Nothing matches a mother’s love
Holidays all seem to have new meaning for me this year. Back in February when baby Anna came into my world on Feb. 14, Valentine’s Day changed forever.
Today, I realize that Mother’s Day has suddenly taken on new meaning, too.
No longer is the day simply a time to send flowers to my mom and call her and say, “I love you,” or “Thanks for all that you do for me.”
Instead, today is a day in which my partner in life, Julie, will forever be honored as being a mother.
Somewhere at the beginning of Julie’s pregnancy with Anna I often joked with her, particularly when she was having a bad day and not feeling well, “I’m sorry I did this to you, please forgive me.”
She smiled — usually.
But we both knew what we were getting into, or at least as much as anyone can.
Thankfully the big man upstairs made it so that women were the ones who would carry children and give birth. Otherwise, our species would have died out quickly as most men I know, me included, would not survive pregnancy, let alone birth.
By about month five or so, my husband’s apology would occasionally include the word “really” in front of the word “sorry”; my hope was to emphasize the feeling of regret for what she was going through at the moment.
Only once or twice did I say, “If I could take your place, I would.” We both knew full well that not only was that biologically impossible, but was mentally impossible for me, too.
Women get weird when they get pregnant. I mean that in the nicest way possible. But it’s true; the hormones that pulse through them make their bodies change in some really strange ways.
Taste buds changed, her joints changed and more.
I would have been screaming bloody murder if that sort of thing had occurred to me, but Julie seemed to take it in stride.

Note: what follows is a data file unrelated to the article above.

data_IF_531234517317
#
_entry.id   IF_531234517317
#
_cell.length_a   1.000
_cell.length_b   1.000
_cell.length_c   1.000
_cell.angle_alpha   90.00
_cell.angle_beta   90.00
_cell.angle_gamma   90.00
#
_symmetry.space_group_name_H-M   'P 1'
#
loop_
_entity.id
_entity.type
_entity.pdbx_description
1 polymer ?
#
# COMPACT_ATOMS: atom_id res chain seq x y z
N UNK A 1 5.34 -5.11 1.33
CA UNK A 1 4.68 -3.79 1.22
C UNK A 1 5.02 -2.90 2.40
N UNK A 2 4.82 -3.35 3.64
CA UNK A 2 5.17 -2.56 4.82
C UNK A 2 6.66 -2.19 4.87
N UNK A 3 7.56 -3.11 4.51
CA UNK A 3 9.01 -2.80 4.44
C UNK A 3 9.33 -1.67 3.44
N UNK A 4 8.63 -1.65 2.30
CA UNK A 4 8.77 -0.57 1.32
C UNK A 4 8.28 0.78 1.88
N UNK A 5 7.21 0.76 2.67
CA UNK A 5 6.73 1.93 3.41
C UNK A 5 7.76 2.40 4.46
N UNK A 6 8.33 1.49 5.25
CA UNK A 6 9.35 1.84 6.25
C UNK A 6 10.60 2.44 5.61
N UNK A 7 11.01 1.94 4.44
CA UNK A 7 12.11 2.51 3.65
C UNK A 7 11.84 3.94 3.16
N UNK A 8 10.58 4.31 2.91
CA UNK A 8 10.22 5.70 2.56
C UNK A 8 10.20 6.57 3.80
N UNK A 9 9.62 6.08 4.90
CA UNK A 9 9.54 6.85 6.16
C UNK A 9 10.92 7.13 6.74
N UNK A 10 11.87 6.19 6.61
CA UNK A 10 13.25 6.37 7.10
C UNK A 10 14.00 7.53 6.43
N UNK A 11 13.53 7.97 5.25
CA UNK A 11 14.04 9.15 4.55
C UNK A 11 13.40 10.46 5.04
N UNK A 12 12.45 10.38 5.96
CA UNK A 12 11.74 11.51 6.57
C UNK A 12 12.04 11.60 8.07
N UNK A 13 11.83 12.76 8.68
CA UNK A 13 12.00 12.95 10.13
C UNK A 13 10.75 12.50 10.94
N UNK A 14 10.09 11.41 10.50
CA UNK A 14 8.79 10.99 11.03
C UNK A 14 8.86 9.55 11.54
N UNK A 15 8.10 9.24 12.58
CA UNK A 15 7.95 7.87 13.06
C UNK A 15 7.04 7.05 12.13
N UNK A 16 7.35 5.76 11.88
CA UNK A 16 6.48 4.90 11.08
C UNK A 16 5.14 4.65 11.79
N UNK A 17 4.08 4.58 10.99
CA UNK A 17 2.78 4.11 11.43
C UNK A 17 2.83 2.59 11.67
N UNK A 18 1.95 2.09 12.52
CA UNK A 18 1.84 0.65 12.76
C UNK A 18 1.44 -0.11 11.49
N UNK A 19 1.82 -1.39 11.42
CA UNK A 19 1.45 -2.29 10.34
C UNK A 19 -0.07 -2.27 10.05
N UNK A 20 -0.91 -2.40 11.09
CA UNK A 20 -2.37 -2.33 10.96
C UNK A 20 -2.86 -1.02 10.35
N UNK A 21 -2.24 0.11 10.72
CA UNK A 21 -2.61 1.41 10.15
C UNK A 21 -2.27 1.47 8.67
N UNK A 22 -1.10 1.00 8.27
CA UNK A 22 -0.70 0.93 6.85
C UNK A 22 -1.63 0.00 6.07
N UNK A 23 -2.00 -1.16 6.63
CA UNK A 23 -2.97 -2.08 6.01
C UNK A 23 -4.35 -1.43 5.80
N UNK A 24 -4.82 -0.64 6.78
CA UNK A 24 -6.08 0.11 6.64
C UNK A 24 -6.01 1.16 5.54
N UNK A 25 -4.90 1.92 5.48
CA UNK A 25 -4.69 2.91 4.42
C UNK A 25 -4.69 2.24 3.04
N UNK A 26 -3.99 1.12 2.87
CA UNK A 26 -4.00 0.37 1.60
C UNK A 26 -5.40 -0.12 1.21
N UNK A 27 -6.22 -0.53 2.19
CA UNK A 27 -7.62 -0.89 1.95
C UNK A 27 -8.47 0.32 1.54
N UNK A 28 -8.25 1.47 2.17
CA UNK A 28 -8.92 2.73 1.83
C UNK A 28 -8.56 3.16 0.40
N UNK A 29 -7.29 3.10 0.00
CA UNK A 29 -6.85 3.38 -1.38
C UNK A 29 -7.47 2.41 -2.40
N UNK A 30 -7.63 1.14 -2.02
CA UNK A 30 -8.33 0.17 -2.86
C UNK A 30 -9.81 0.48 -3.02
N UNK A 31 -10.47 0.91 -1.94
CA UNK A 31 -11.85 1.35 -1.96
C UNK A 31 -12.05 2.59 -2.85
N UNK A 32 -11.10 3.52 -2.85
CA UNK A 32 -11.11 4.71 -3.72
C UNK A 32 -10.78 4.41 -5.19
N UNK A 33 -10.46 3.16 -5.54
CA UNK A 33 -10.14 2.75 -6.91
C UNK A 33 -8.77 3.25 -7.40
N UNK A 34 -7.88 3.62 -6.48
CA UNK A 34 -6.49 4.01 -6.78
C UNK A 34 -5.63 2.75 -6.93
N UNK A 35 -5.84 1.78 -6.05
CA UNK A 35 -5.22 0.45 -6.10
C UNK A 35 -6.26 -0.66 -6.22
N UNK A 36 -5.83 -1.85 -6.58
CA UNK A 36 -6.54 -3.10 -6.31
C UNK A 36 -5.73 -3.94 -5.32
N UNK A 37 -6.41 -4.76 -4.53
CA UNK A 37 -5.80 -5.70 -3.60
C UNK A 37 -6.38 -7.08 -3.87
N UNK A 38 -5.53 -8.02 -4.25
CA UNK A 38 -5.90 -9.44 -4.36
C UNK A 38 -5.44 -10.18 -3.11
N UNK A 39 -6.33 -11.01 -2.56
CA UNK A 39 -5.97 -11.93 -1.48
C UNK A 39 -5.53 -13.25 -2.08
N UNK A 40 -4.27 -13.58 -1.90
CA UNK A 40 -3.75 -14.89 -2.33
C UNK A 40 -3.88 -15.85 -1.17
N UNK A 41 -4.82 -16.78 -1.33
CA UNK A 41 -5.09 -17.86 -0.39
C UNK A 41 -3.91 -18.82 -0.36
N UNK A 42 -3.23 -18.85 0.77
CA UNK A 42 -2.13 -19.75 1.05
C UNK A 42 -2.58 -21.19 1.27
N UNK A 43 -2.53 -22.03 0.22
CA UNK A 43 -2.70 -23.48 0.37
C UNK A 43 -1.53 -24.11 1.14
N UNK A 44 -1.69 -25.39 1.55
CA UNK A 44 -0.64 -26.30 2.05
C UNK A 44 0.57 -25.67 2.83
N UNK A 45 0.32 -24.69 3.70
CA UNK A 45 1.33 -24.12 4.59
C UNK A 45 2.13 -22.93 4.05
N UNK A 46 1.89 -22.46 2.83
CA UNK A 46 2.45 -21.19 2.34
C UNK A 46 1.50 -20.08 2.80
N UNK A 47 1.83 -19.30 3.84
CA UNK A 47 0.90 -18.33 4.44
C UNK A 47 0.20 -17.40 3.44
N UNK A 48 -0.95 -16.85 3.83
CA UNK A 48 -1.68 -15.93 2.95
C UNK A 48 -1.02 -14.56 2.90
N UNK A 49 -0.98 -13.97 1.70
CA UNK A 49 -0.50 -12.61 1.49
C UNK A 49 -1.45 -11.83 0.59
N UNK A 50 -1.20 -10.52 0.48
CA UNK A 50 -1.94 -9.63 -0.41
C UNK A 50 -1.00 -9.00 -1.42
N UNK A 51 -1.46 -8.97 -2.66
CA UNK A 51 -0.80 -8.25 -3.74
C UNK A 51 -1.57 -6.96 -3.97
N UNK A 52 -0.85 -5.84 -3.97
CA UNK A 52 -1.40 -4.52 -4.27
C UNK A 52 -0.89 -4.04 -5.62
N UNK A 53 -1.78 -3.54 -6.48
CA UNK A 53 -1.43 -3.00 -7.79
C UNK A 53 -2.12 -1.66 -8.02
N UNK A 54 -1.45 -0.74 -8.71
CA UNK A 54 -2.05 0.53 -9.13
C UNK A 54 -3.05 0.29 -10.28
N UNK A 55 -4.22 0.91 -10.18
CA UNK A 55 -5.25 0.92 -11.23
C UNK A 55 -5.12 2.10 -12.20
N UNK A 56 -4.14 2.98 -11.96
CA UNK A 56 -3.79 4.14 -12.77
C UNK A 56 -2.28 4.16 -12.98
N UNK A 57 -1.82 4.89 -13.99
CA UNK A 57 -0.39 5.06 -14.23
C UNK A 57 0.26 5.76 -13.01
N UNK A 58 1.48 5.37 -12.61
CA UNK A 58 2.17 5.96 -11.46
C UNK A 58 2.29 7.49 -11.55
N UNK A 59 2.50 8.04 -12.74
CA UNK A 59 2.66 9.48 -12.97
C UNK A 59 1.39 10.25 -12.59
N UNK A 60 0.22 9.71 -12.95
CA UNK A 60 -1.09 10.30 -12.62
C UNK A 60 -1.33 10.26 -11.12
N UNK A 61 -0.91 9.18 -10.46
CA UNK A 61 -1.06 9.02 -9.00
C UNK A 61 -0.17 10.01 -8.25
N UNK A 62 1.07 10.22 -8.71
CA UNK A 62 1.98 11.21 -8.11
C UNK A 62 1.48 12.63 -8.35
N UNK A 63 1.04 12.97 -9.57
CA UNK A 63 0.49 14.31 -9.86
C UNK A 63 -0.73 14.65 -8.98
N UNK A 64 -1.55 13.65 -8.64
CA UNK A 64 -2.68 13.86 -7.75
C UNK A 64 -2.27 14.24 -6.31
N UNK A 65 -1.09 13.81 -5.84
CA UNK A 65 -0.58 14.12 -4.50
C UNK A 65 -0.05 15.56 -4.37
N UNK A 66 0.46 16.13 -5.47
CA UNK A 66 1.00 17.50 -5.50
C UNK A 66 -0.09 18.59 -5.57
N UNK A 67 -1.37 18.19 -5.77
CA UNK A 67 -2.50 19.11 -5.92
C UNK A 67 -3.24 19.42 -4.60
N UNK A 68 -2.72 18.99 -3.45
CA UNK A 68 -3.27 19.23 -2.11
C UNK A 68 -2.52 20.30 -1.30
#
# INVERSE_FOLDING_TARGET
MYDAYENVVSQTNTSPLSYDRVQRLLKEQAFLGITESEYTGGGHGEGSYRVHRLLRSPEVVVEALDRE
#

After Anna’s arrival, I’ve tried to help with the baby as much as I can. Dirty diapers, rocking, feeding, all are no problem.
But increasingly, I’ve noticed the special, unique bond that has developed between Anna and her mother.
Sometimes a girl just needs her mother.
From arm’s length, it’s fascinating to watch. I don’t even think Julie is aware of it, but she can calm Anna in a way that no one else on earth can do.
For as long as Anna is living, Julie will always be “momma.”
That’s a pretty cool thing, in my book, even though appreciating it at this point may get lost in between periods of no sleep, crying babies, diapering, etc.
Motherhood is something that I’ll never fully experience, but it’s fun to watch and see how the love of my life becomes the love of another’s life, too.
Happy first Mother’s Day, Julie. I love you.
Happy Mother’s Day also to all of the other moms in the area, too. What you do is special, and it’s appreciated.
Kevin Cooper is publisher of The Natchez Democrat. He can be reached at 601-445-3539 or firstname.lastname@example.org.